Ultimately, humor rules the day as Putuguq and Kublu’s grandfather tricks them into being safe when they play near the water.


From the Putuguq & Kublu series

A pair of young siblings from Arviq Bay in northern Canada learn about an Inuit bogeyman.

This easy-to-read graphic novel, set in the snowy Arctic tundra, tells the story of an imaginative brother named Putuguq who wants nothing more than to tag along with his older sister, Kublu, when she heads out to the shoreline to meet a friend. A contemporary rendition of an age-old myth, the story depicts their grandfather coming home from the hunt with a seal pulled behind his snowmobile. He tells them to beware the qalupalik, a sea monster with long fingernails, slimy skin, and locks of hair dripping down its back. Frightened by his cautionary tale, the siblings approach the water’s edge, where they find their friend’s backpack abandoned on the ice and receive the scare of their lives. While the siblings are given distinctive personality traits, their wry dialogue may strike readers as formal (“Brother, you are a strange one”), especially for characters who should be around 5 and 6. Simple block panels and emojilike illustrations also detract from their appeal, though the depictions of the imagined qalupalik and the Tuniq hunter Putuguq pretends to be are stunning in their monochromatic purple shades. The layout of their village is mapped in the opening pages—the careful inclusion of raised, wood-frame buildings with no igloo in sight adds to the educational value of the story.

Ultimately, humor rules the day as Putuguq and Kublu’s grandfather tricks them into being safe when they play near the water. (Graphic fiction. 5-7)

Pub Date: May 7, 2019

ISBN: 978-1-77227-228-4

Page Count: 32

Publisher: Inhabit Media

Review Posted Online: Feb. 13, 2019

Kirkus Reviews Issue: March 1, 2019

Did you like this book?

No Comments Yet

Fast and furious action guaranteed to keep new readers laughing and turning pages.


From the I Like To Read Comics series

Never underestimate the chaotic fun that magic and an angry bouncing ball can create.

When Frog goes to the library, he borrows a book on magic. He then heads to a nearby park to read up on the skills necessary to becoming “a great magician.” Suddenly, a deflated yellow ball lands with a “Thud!” at his feet. Although he flexes his new magician muscles, Frog’s spells fall as flat as the ball. But when Frog shouts “Phooey!” and kicks the ball away, it inflates to become a big, angry ball. The ball begins to chase Frog, so he seeks shelter in the library—and Frog and ball turn the library’s usual calm into chaos. The cartoon chase crescendos. The ball bounces into the middle of a game of chess, interrupts a puppet show, and crashes into walls and bookcases. Staying just one bounce ahead, Frog runs, hides, grabs a ride on a book cart, and scatters books and papers as he slides across the library furniture before an alligator patron catches the ball and kicks it out the library door. But that’s not the end of the ball….Caple’s tidy panels and pastel-hued cartoons make a surprisingly effective setting for the slapstick, which should have young readers giggling. Simple sentences—often just subject and verb—with lots of repetition propel the action. Frog’s nonsense-word spells (“Poof Wiffle, Bop Bip!”) are both funny and excellent practice in phonetics. (This book was reviewed digitally.)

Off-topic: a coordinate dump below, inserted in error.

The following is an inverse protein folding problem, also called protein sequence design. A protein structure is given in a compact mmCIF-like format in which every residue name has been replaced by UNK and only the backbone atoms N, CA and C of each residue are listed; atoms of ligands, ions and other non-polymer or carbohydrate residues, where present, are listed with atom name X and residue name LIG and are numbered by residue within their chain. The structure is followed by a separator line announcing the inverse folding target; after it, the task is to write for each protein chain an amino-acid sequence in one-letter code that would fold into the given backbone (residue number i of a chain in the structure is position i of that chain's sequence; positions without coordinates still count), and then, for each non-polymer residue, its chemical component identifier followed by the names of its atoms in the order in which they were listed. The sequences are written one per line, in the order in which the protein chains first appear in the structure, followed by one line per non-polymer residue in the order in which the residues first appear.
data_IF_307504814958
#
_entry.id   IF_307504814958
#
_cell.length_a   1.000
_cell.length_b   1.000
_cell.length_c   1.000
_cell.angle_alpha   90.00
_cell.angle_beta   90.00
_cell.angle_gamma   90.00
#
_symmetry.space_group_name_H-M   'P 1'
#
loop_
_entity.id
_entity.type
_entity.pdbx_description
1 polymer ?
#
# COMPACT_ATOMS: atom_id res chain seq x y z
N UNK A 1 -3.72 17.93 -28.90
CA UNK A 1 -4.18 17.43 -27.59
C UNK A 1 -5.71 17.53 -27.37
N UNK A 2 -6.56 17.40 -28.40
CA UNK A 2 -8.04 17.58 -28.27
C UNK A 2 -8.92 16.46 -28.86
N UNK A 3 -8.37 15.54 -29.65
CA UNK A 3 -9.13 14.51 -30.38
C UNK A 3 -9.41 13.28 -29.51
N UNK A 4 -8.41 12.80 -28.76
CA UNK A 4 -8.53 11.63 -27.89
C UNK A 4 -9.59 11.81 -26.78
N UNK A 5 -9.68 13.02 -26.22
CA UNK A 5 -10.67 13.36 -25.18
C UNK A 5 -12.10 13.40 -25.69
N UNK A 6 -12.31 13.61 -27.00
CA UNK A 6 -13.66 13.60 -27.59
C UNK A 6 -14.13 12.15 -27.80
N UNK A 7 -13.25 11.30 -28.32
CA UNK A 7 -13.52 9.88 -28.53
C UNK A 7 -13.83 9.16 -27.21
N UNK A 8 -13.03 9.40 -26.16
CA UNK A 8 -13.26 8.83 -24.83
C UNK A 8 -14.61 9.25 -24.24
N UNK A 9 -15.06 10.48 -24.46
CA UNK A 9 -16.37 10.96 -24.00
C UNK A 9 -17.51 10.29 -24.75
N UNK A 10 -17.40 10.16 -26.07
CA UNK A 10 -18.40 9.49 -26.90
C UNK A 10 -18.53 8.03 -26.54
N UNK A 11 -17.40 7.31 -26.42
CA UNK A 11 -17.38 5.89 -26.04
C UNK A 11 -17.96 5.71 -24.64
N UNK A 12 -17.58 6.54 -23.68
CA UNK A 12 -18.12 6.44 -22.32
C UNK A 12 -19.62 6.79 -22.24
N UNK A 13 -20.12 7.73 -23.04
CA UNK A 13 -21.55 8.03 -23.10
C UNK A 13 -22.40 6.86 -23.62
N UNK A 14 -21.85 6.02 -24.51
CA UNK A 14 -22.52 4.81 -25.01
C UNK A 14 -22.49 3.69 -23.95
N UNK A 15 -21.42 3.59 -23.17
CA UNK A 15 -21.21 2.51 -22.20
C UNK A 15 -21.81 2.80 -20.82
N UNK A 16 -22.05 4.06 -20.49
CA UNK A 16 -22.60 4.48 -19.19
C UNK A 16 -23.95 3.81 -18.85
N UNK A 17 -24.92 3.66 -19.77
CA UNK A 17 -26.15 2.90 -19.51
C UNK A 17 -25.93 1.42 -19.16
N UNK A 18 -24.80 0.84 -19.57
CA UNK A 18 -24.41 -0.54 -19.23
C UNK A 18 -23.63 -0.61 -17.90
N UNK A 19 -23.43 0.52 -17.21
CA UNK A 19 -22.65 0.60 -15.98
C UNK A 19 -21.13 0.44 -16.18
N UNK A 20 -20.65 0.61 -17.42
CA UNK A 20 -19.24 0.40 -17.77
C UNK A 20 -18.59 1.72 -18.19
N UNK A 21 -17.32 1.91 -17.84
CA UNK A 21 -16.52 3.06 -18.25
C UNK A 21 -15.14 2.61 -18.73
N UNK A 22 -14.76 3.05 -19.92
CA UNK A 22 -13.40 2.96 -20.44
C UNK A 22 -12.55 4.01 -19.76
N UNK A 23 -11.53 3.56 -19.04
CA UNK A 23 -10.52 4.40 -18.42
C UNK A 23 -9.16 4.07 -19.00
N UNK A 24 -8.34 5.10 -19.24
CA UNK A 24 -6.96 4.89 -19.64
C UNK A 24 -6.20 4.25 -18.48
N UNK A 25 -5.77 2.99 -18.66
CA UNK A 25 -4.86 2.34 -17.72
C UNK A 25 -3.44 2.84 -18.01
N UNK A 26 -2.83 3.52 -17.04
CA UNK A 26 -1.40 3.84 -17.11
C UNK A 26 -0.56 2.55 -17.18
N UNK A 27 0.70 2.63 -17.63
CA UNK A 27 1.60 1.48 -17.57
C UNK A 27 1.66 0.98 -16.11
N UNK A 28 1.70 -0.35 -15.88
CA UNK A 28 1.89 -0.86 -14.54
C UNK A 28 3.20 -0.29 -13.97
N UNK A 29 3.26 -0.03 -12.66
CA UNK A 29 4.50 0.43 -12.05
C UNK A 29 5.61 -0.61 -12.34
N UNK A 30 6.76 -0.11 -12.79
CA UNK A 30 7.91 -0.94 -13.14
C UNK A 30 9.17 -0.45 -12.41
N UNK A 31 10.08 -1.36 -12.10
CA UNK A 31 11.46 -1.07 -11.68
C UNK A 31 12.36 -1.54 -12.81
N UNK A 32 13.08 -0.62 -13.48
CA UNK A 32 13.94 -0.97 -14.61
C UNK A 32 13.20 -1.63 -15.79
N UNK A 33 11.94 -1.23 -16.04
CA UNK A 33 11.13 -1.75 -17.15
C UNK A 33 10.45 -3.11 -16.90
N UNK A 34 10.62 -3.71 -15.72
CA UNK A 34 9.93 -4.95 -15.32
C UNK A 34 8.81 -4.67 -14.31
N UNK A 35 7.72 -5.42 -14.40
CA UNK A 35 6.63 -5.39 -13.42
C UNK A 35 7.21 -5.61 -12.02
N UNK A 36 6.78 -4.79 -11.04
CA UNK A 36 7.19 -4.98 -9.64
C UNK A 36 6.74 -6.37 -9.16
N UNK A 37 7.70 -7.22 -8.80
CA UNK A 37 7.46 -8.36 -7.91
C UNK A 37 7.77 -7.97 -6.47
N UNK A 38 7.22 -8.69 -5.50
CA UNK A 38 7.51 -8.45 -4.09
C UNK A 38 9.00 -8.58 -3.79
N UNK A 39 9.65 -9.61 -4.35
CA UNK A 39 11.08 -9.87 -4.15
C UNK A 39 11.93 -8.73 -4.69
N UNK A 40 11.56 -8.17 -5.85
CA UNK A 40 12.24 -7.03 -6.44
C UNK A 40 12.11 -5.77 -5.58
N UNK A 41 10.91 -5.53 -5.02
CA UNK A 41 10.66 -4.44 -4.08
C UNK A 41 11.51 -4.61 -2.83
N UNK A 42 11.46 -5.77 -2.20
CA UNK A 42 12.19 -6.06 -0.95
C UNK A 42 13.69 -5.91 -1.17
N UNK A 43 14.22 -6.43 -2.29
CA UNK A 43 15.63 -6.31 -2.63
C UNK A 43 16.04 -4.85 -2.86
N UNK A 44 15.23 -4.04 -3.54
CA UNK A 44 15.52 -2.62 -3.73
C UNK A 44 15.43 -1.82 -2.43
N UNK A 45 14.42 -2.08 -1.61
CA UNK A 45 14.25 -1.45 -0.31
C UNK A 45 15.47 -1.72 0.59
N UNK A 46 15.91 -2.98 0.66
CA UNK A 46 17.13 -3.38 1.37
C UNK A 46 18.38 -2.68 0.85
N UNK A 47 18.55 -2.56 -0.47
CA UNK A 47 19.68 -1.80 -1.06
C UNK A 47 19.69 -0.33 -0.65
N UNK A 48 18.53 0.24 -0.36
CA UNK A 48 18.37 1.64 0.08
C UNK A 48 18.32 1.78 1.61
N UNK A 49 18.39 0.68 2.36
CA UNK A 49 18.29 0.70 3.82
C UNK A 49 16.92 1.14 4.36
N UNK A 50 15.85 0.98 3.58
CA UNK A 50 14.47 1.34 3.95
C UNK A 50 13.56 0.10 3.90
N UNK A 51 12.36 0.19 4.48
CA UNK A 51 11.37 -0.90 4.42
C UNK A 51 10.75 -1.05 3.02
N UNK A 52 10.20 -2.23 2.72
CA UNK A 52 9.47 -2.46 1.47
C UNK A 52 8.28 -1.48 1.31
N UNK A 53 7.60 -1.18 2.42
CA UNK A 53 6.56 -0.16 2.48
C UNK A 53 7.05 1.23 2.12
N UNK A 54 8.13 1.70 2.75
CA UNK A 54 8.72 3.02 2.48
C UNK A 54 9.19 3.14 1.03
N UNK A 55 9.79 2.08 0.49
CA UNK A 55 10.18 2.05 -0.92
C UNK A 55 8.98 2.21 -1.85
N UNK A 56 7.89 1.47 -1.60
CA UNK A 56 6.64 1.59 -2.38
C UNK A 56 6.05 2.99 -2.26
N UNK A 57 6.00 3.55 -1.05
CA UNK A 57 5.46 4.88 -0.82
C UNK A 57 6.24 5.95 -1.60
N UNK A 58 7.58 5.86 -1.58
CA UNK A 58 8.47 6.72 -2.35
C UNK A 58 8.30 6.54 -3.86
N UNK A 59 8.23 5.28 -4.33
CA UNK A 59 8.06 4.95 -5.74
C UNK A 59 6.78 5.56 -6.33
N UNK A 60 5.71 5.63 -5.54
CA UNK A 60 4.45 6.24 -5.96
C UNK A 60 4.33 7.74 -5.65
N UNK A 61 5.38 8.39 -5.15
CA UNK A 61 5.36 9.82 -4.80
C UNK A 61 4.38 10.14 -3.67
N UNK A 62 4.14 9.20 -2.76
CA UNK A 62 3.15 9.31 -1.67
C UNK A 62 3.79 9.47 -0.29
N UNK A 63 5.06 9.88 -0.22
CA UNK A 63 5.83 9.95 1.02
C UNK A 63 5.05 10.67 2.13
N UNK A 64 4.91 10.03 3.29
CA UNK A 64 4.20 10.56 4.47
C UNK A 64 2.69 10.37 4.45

Fast and furious action guaranteed to keep new readers laughing and turning pages. (Graphic early reader. 5-7)

Pub Date: Aug. 10, 2021

ISBN: 978-0-8234-4341-3

Page Count: 40

Publisher: Holiday House

Review Posted Online: June 2, 2021

Kirkus Reviews Issue: June 15, 2021

Did you like this book?

No Comments Yet


Young Otto loves orange so much that when a sly genie rises up out of an old lamp he receives from Aunt Sally Lee, he uses his one wish to turn all the world that color. His ensuing bliss changes to blues, though, after he gets a gander at his orange lunch and then sees what happens on the street when every traffic light is the same color. Cammuso illustrates comics veteran Lynch’s tale in neatly drawn sequential panels, casting Otto as a cat (marmalade, of course) in human dress and pairing him with a blue, distinctly Disneyesque genie. Discovering that said genie hasn’t eaten in 880 years, Otto cleverly calls on the persuasive power of pizza to reverse the wish, and by the end all’s well. Low on violence and high on production values, this comics-format “Toon Book” will leave emergent readers wishing for more. (Early reader. 5-7)

Pub Date: June 9, 2008

ISBN: 978-0-9799238-2-1

Page Count: 40

Publisher: RAW Junior/TOON Books

Review Posted Online: May 20, 2010

Kirkus Reviews Issue: May 1, 2008

Did you like this book?

No Comments Yet